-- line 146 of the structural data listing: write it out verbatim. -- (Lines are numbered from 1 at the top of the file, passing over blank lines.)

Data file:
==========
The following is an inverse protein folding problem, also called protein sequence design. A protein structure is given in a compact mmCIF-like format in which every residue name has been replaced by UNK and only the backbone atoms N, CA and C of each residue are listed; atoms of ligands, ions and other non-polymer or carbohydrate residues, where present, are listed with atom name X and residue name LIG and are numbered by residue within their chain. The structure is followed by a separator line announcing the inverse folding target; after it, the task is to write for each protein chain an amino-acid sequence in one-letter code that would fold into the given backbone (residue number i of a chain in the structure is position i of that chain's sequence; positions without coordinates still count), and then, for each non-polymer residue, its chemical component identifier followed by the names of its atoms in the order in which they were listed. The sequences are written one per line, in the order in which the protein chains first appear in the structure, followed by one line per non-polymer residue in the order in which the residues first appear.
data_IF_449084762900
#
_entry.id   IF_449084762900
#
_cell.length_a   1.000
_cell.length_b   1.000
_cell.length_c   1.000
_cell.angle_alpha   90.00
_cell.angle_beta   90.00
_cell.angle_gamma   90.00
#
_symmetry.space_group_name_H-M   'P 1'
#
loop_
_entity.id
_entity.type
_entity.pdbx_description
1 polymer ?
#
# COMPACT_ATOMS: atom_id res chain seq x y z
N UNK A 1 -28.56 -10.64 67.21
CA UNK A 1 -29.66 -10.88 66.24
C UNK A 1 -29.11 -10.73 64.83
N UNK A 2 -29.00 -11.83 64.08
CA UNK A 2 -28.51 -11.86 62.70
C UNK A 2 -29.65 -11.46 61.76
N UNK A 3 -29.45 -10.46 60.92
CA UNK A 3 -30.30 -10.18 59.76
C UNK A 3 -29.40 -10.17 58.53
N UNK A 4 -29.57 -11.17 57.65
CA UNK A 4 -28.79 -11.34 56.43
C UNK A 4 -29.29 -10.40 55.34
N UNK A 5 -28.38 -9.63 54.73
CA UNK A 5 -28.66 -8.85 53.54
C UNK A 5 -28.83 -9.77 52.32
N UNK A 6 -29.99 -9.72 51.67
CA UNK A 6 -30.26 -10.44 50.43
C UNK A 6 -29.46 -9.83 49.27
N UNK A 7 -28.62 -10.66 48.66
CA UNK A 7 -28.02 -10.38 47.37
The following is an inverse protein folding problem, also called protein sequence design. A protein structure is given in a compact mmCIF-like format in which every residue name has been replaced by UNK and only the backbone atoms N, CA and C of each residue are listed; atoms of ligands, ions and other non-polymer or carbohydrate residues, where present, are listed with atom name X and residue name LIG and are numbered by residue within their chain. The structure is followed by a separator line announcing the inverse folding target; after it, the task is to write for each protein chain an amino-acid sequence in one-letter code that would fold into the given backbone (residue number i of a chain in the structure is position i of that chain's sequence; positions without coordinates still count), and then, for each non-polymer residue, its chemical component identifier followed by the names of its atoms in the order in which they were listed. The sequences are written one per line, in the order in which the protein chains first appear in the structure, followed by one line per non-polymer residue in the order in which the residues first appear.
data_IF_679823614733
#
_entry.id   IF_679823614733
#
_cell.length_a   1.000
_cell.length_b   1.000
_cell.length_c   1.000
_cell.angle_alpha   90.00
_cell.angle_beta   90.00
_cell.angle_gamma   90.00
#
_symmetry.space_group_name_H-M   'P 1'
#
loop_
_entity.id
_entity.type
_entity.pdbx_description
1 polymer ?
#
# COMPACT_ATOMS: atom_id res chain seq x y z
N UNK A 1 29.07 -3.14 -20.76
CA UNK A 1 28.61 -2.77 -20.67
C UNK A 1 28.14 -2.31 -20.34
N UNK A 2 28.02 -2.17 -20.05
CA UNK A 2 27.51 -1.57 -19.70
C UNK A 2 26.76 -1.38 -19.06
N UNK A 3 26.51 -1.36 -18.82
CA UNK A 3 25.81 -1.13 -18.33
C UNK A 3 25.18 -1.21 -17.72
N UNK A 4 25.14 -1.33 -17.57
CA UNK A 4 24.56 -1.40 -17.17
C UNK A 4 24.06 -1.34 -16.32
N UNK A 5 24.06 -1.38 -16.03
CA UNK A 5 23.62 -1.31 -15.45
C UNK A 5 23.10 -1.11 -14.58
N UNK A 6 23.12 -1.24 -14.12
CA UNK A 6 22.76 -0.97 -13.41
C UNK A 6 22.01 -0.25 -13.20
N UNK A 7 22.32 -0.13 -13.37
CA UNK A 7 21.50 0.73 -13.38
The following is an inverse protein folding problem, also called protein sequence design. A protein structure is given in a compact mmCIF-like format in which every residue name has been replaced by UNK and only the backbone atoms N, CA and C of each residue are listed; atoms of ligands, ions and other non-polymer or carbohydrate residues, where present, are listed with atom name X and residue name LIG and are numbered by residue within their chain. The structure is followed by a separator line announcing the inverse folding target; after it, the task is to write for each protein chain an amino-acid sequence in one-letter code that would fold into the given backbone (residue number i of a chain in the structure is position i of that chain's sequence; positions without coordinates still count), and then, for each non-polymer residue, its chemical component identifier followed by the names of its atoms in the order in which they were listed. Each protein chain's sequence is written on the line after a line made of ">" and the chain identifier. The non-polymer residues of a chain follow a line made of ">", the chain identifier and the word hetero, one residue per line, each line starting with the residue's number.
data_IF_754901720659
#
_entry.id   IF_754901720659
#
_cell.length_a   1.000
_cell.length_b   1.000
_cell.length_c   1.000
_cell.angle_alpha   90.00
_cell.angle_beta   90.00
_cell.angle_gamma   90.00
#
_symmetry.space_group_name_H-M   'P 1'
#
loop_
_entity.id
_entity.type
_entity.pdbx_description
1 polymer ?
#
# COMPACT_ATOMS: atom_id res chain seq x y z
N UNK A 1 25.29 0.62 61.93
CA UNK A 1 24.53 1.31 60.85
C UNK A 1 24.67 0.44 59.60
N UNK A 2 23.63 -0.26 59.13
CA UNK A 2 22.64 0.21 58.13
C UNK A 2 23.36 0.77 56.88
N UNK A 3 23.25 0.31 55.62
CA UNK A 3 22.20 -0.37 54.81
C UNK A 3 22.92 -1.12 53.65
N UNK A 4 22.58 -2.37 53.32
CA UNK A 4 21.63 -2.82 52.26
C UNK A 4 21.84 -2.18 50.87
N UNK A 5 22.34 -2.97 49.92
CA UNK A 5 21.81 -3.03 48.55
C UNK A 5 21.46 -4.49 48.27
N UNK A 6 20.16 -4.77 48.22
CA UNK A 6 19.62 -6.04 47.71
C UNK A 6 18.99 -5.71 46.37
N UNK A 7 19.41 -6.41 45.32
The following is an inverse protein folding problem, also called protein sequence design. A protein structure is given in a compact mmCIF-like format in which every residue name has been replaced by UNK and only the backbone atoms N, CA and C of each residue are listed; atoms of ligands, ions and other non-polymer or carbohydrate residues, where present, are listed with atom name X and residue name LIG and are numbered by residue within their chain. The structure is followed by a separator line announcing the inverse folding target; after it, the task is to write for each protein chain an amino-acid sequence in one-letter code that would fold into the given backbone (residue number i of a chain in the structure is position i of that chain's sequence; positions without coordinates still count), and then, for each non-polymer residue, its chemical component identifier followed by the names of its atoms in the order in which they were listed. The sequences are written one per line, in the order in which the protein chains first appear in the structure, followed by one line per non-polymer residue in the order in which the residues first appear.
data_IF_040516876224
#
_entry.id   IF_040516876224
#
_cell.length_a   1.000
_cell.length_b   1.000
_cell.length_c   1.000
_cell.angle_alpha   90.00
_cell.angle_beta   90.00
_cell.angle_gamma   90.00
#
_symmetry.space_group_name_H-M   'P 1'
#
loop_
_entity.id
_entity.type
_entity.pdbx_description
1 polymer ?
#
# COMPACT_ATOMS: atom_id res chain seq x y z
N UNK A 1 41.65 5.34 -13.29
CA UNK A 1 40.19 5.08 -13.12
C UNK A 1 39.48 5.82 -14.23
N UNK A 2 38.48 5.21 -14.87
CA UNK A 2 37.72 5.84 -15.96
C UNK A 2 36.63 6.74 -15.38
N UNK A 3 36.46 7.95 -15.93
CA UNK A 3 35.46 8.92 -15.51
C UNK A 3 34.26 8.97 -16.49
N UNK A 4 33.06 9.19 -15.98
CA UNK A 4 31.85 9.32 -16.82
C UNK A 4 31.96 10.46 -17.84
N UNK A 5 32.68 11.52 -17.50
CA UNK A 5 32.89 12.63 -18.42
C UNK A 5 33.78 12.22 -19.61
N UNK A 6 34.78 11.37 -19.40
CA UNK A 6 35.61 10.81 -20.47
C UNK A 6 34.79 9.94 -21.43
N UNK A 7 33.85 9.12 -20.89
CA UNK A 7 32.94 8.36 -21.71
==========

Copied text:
C UNK A 1 39.48 5.82 -14.23